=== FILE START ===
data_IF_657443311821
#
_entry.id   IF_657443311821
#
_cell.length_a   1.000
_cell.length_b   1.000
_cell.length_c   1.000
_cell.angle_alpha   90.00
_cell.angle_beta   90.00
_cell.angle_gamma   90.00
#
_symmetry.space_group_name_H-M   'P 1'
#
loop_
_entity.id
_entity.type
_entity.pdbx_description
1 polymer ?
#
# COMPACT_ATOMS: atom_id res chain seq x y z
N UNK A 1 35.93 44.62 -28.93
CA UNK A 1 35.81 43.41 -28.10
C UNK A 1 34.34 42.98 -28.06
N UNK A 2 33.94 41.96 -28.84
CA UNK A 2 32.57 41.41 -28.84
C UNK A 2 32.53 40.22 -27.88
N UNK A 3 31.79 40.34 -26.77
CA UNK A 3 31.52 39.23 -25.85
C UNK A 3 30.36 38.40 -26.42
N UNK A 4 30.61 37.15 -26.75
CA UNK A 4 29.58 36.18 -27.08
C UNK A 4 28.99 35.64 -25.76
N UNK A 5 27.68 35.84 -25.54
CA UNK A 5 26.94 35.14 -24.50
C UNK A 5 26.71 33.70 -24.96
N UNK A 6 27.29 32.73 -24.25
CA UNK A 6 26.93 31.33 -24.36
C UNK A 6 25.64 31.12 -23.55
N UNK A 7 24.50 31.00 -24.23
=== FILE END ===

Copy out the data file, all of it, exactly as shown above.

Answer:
data_IF_657443311821
#
_entry.id   IF_657443311821
#
_cell.length_a   1.000
_cell.length_b   1.000
_cell.length_c   1.000
_cell.angle_alpha   90.00
_cell.angle_beta   90.00
_cell.angle_gamma   90.00
#
_symmetry.space_group_name_H-M   'P 1'
#
loop_
_entity.id
_entity.type
_entity.pdbx_description
1 polymer ?
#
# COMPACT_ATOMS: atom_id res chain seq x y z
N UNK A 1 35.93 44.62 -28.93
CA UNK A 1 35.81 43.41 -28.10
C UNK A 1 34.34 42.98 -28.06
N UNK A 2 33.94 41.96 -28.84
CA UNK A 2 32.57 41.41 -28.84
C UNK A 2 32.53 40.22 -27.88
N UNK A 3 31.79 40.34 -26.77
CA UNK A 3 31.52 39.23 -25.85
C UNK A 3 30.36 38.40 -26.42
N UNK A 4 30.61 37.15 -26.75
CA UNK A 4 29.58 36.18 -27.08
C UNK A 4 28.99 35.64 -25.76
N UNK A 5 27.68 35.84 -25.54
CA UNK A 5 26.94 35.14 -24.50
C UNK A 5 26.71 33.70 -24.96
N UNK A 6 27.29 32.73 -24.25
CA UNK A 6 26.93 31.33 -24.36
C UNK A 6 25.64 31.12 -23.55
N UNK A 7 24.50 31.00 -24.23